Good question. They are the measuring the same thing but there is a difference that I'll try to describe below.
PPM (part per million) is a quantity of a substance. For a liquid, we are talking about 1 milligram of substance per liter of solution. For a solid we are talking about 1 milligram per kilogram.
EC (electrical conductivity) measures the amount of salt in a solution by determining how much current flows through the solution (between the two electrodes on the probe). Recall, pure water is non-conductive until you add ions (e.g. a salt).
Different substances along with the quantity of that substance creates different amounts of conductivity when placed into a solution.
When using a TDS/EC probe, you are measuring the EC (electrical conductivity). The manufacturer will then apply a conversion to derive the PPM based on some standard substance.
For instance, a manufacturer may use sodium chloride as a reference. They will add 1000mg/liter of sodium chloride to a solution and then measure the electrical conductivity. They will then know the EC of a solution based on a 1000 PPM solution. Another manufacturer may use some other substance, such as potassium chloride, as the reference for the conversion between EC and PPM. Because the two manufacturers are using different standards, the measurement of PPM between the two different probes in the same solution will be slightly different. The conversion to PPM differs but the EC between the two is the same (or at least should be)!
When you measure some unknown solution, the meter will use whatever reference the manufacturer has chosen to convert the EC into a PPM value. It will tell you the PPM but it will be only relative to the calibration solution and will not be the true PPM. It is only an estimate.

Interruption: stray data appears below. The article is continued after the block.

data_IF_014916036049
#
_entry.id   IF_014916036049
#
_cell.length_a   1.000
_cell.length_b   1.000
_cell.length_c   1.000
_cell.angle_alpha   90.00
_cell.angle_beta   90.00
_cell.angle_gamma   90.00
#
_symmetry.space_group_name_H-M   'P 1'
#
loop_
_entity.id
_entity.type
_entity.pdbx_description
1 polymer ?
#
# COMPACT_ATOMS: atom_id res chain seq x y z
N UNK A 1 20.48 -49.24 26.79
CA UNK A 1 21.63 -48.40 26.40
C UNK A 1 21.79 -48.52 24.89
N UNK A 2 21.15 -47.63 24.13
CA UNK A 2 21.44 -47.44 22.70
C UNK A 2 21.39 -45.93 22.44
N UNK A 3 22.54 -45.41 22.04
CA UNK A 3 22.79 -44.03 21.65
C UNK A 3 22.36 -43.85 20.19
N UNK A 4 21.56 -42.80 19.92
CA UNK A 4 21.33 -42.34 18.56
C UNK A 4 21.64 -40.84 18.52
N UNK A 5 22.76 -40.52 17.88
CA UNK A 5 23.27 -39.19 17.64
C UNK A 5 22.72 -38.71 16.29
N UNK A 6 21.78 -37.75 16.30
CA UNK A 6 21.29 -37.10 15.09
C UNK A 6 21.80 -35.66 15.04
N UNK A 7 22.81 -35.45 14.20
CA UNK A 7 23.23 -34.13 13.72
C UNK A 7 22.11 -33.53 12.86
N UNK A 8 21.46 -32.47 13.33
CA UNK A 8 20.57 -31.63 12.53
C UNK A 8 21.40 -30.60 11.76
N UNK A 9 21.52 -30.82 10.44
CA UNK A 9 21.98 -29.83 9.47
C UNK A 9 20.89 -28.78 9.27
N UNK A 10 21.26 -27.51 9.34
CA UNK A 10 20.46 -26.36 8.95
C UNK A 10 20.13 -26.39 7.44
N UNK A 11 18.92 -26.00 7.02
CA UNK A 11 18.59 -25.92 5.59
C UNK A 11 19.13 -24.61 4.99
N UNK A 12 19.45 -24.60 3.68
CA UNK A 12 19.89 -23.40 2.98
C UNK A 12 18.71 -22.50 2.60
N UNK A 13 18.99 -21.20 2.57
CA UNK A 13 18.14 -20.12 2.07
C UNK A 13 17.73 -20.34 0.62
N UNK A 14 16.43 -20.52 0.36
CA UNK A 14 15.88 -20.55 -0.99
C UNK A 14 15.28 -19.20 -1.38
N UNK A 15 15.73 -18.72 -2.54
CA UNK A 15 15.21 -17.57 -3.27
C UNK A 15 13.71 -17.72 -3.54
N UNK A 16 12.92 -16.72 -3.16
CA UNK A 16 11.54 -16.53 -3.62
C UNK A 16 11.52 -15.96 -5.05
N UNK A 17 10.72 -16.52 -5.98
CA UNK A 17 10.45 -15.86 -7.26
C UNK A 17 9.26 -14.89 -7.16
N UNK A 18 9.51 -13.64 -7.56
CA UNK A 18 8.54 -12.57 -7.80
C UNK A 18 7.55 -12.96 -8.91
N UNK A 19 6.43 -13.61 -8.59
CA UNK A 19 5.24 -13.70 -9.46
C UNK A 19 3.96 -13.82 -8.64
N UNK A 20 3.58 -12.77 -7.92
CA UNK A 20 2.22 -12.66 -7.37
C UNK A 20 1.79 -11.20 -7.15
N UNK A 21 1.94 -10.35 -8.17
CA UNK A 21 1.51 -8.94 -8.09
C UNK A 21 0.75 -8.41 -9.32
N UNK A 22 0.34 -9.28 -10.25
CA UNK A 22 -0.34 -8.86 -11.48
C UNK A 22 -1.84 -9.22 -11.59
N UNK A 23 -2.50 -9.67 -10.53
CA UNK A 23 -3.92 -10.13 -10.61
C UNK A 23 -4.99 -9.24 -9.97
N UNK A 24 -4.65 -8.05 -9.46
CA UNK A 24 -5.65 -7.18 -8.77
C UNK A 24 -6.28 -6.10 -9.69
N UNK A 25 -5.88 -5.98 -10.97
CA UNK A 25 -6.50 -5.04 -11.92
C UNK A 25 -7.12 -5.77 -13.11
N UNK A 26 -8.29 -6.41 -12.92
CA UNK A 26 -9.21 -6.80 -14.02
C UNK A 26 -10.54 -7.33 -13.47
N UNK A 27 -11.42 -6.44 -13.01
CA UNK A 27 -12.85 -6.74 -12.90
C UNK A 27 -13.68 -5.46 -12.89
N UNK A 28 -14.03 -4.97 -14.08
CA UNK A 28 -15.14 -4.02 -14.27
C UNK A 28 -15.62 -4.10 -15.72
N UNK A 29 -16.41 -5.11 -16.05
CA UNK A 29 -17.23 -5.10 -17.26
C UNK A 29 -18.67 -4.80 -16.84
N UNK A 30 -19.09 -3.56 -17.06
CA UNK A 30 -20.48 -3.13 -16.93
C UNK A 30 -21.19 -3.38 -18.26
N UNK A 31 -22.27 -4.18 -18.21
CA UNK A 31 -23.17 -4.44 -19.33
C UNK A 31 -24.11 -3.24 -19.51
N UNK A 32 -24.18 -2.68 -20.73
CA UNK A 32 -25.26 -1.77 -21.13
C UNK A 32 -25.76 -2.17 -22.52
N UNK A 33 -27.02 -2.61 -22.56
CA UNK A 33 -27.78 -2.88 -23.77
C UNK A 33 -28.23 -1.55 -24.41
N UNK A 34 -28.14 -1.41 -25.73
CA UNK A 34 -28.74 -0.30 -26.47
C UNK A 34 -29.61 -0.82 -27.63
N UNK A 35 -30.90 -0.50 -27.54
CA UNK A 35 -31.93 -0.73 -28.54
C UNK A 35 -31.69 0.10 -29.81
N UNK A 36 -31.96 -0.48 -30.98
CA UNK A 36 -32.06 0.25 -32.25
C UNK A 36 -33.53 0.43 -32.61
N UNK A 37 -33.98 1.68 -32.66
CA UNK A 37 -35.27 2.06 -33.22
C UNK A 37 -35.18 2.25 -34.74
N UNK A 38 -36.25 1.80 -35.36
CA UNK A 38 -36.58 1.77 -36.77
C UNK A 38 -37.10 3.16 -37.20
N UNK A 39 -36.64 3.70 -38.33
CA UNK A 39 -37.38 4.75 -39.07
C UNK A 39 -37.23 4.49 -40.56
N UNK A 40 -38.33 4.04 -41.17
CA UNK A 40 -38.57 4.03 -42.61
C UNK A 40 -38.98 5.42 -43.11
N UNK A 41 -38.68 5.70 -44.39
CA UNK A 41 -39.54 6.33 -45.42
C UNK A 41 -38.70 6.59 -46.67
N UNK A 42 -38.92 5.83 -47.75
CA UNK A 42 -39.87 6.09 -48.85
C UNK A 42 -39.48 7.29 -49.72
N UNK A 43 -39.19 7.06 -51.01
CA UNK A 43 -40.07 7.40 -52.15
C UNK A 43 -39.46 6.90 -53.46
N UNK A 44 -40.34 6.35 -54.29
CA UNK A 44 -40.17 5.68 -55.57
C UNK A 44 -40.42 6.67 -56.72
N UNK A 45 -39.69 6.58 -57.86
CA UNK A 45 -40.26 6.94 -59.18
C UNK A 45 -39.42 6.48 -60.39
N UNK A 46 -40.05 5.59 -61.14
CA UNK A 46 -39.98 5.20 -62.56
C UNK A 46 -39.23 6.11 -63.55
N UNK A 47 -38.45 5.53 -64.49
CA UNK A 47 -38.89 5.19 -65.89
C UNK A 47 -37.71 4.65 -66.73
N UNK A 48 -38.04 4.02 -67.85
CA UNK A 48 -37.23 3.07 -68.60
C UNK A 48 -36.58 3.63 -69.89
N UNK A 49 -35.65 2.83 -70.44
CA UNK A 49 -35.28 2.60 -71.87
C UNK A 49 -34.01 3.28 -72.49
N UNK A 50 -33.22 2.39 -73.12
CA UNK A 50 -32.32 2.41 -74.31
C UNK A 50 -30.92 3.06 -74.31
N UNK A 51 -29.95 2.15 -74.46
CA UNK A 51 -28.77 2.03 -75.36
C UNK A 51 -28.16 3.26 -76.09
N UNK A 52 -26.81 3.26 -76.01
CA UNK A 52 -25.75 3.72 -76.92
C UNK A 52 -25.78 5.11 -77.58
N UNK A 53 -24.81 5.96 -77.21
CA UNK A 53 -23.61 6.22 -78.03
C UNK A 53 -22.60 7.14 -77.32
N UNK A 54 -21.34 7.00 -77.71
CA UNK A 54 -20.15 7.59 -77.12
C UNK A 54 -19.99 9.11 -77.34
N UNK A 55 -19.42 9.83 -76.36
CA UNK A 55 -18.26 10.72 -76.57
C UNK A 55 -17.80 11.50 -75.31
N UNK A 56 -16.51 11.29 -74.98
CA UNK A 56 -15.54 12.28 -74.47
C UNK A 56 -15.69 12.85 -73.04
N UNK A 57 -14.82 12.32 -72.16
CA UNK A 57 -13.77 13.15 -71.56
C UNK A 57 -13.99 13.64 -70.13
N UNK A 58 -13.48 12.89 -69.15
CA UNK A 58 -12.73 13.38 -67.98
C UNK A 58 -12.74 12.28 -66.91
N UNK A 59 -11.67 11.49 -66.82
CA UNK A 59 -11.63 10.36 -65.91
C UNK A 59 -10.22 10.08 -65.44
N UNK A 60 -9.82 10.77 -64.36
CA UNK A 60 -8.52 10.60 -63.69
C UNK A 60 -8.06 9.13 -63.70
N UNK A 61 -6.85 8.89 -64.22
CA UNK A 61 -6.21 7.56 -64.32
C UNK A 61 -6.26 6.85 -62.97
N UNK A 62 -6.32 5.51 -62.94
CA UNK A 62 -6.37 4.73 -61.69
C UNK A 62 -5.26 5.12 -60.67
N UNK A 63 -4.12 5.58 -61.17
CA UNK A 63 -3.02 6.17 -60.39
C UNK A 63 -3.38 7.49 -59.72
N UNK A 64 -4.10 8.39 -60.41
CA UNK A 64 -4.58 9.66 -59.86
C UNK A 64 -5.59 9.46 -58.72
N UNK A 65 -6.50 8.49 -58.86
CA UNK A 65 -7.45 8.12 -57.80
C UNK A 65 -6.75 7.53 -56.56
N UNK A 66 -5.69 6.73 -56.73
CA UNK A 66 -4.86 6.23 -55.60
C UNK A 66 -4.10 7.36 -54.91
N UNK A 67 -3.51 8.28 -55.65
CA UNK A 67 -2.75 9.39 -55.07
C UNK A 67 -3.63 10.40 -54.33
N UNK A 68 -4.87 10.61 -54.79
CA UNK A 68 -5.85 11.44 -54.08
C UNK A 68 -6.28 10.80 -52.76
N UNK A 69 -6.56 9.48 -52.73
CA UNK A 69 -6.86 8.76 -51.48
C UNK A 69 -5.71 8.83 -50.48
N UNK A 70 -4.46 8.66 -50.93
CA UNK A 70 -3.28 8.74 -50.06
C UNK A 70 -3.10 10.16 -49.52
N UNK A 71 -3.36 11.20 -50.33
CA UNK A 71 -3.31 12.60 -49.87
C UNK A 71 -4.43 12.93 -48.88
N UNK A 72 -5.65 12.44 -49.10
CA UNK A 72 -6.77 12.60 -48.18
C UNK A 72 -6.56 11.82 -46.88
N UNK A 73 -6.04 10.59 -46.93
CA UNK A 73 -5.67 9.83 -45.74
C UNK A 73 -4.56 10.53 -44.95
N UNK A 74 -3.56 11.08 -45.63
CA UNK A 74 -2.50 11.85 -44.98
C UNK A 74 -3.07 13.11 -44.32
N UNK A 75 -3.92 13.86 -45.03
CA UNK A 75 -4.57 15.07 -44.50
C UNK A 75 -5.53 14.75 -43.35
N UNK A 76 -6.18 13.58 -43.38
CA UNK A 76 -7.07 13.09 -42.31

Because of this, the use of PPM can cause some confusion.
Based on your 505PPM and 1002EC, this indicates that this probe has a (500/1000) ~= 0.5 conversion factor. However, based on the fox farms conversion of (1500/2200) ~= 0.7 conversion factor. Confusion.
If you can, the suggestion is to use EC only. It'll be the most reliable way to track and communicate the concentration for a pre-defined nutrient mixture.
If the manufacturer does not provide EC (only PPM), then you will need to know the conversion factor of your EC probe and also what the manufacturer is using for their conversion factor. Then do some math.
So after all of that, using EC you are (correctly) measuring about 50% of what the manufacturer is suggesting (more precisely 1002/2100 = 48%). Which is not necessarily a bad thing if the plants are doing fine.
ps. If someone is creating their own nutrient formulation using a bunch of individual chemicals. The most accurate method in that case is the use of PPM. e.g. IF you are weighing and measuring the individual substances before they are added to a liquid. Not the case for pre-mixed solutions.